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This essay is a very belated response to a " part 1 " published in February 2015. The gist of that essay was a response to a corre...

Monday, October 5, 2015


In some of my earliest writings on the difference between "conflict and combat," I recall being influenced by James Twitchell's distinction between what he called "preposterous violence" and some other, unspecified form of violence. I re-jiggered this distinction into my own categories, "spectacular violence" and "functional violence."

Over time I didn't find myself using these terms all that much. Twitchell, given the comparison I made here between the violence-levels in 1939's THE ADVENTURES OF SHERLOCK HOLMES and 2009's SHERLOCK HOLMES, probably would have styled only the second film as "spectacular violence," because the 2009 film is so much more devoted to sheer spectacle. I ended up taking a contrary view:

...I should re-emphasize the defintion of the difference between "functional violence" and "spectacular violence" in the 2009 essay, when I said that the differences between them "are not determined by intensity of effect but by narrative function." 

This year's MYTHOS AND MODE PART 3   focuses less on the concept of "spectacular violence" than on the question of whether or not a given narrative brings together two or more characters of high dynamicity into direct conflict. I described some ways in which a particular author-- in this case, Shakespeare-- might allude to this narrative possibility but might "diffuse" it in some way. In HAMLET, I determined that the playwright had downgraded the dynamicity of one if not both of the two characters who duel at the conclusion. In CORIOLANUS, the playwright presents two high dynamicity-foes, but does not bring them into direct conflict at the climax, and in TITUS ANDRONICUS, Shakespeare does bring the two foes into direct conflict but of a type that diffuses what I called above the "narrative function." In TITUS "the playwright eschews combat for slaughter," so that TITUS has a conflictive climax, but not a combative one. A possibly instructive parallel can be found in my recent musings on another mythos that, like the film-version of TITUS, also involves Anthony Hopkins. The conclusions to both 1986's MANHUNTER and the 1991 SILENCE OF THE LAMBS both conclude with the protagonist managing to shoot the serial killer before a sustained combat ensues, so that they too are conflictive but not combative.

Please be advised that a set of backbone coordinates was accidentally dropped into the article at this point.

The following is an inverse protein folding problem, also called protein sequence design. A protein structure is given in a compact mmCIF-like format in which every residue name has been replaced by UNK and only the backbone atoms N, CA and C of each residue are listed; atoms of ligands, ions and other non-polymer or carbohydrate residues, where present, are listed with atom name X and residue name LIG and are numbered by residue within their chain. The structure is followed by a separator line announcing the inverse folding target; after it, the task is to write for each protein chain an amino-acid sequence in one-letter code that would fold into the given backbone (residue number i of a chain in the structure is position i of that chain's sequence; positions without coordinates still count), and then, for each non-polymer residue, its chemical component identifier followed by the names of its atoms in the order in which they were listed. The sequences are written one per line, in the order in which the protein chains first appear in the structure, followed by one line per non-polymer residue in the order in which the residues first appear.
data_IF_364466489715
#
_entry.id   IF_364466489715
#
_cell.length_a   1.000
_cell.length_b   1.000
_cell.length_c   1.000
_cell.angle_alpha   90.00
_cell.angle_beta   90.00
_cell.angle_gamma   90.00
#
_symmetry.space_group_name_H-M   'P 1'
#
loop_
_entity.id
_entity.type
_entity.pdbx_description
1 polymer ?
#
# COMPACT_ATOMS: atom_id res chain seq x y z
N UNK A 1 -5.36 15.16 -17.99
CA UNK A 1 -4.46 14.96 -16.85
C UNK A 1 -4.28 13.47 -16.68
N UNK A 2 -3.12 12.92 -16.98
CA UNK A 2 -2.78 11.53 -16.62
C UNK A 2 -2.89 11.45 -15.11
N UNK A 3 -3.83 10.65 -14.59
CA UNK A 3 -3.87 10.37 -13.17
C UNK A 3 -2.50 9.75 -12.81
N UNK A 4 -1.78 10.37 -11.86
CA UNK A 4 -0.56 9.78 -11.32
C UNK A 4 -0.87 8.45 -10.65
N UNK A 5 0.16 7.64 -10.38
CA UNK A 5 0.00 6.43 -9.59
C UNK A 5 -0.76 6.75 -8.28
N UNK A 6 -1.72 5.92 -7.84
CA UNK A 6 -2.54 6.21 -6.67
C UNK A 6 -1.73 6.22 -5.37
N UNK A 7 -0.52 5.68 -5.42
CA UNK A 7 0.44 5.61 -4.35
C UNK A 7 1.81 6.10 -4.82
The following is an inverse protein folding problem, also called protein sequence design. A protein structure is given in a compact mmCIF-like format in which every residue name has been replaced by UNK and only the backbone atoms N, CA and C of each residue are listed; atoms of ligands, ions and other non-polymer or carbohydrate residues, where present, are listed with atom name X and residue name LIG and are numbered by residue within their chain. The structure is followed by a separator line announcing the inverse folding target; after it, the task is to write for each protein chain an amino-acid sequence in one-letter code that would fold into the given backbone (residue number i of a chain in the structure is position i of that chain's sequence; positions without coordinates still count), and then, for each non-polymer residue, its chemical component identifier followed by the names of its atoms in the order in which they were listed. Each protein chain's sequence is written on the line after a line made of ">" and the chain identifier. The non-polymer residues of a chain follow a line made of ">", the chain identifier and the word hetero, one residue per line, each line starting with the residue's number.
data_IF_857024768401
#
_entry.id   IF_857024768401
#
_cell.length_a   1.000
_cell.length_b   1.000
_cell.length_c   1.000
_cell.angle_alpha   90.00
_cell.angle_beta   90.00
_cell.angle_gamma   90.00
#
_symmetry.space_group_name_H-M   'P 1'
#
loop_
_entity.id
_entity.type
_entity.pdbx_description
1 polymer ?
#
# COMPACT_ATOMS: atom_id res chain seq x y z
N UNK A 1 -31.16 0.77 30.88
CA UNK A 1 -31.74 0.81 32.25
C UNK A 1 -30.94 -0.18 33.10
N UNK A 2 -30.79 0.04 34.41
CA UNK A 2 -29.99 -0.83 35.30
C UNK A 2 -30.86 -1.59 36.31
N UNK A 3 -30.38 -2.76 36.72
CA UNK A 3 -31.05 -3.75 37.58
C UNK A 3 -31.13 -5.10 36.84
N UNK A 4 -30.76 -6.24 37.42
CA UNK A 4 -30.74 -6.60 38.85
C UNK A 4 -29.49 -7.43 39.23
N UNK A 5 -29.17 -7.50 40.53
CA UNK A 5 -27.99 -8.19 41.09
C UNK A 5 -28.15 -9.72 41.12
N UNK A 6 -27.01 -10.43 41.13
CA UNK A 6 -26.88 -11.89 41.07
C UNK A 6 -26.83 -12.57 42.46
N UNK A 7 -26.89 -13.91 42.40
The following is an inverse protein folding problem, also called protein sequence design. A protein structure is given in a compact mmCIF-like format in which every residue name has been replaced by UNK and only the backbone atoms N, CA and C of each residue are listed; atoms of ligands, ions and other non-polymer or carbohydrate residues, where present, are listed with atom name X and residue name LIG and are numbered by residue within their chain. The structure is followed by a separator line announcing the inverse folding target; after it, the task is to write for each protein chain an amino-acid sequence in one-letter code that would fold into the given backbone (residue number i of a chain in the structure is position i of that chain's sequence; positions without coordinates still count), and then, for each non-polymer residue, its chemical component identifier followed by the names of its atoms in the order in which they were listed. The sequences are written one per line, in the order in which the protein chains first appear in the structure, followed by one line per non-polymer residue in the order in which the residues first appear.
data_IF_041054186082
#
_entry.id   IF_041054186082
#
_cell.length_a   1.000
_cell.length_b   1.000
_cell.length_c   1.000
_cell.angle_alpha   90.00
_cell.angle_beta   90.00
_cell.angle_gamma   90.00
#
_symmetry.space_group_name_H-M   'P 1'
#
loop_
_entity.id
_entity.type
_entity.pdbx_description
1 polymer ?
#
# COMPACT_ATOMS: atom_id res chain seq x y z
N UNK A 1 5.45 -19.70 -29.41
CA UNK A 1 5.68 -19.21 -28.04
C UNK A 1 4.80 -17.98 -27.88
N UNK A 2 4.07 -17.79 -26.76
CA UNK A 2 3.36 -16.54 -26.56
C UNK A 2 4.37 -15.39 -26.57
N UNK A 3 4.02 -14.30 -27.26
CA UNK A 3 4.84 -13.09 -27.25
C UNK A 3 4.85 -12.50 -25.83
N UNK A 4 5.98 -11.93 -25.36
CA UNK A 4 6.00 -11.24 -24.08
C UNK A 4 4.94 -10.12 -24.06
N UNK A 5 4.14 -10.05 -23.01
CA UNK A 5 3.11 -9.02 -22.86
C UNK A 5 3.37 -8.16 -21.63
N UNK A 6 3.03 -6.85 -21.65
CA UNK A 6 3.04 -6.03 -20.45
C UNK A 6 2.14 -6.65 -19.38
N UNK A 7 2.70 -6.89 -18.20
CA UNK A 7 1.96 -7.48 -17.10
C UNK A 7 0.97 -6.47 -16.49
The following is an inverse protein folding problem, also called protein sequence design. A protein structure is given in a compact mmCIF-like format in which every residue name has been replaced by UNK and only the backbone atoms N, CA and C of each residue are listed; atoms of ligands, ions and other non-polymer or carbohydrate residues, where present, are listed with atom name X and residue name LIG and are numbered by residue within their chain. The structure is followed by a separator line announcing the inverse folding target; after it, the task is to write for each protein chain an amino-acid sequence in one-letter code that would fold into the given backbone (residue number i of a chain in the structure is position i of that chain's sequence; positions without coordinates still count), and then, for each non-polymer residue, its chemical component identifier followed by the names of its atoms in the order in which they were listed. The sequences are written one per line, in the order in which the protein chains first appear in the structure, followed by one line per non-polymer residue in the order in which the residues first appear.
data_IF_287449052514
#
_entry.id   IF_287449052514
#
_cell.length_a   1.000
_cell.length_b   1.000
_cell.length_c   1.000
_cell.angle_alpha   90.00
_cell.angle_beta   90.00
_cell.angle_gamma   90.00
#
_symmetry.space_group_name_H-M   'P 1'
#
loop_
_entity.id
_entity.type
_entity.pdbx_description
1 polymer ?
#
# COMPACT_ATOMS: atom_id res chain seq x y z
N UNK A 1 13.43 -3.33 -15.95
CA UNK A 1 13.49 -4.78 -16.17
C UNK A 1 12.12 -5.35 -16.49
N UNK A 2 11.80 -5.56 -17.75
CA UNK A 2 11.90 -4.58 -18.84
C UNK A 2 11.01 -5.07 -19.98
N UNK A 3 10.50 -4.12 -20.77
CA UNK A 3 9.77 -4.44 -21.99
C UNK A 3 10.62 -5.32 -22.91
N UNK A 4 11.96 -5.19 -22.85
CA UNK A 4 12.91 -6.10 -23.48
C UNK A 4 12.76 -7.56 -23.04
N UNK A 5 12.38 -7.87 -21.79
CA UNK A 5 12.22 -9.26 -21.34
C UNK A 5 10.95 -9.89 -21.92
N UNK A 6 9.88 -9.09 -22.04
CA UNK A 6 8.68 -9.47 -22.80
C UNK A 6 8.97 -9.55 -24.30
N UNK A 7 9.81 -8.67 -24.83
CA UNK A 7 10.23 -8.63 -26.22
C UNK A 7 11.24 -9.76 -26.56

However, the Shakespeare argument presumes that the person or persons controlling the narrative are capable of bringing off the "narrative function" successfully.

In August, I reviewed a low-budget SF-film released to theaters, WORLD WITHOUT END. In September, I reviewed a low-budget telefilm, AMAZONS. In both cases the scripts, presumably aware of the budgetary limitations, relied on a lot of talking-head scenes, since there was no money for spectacular makeup, stunts, or effects. The myths underlying both are sociological in nature: in the first, 20th-century astronauts end up civilizing a savage future-Earth, and in the second, modern-day descendants of the Greek Amazons attempt to usurp the American way of life. They both lead to conflictive conclusions, but I only rated AMAZONS as a combative work.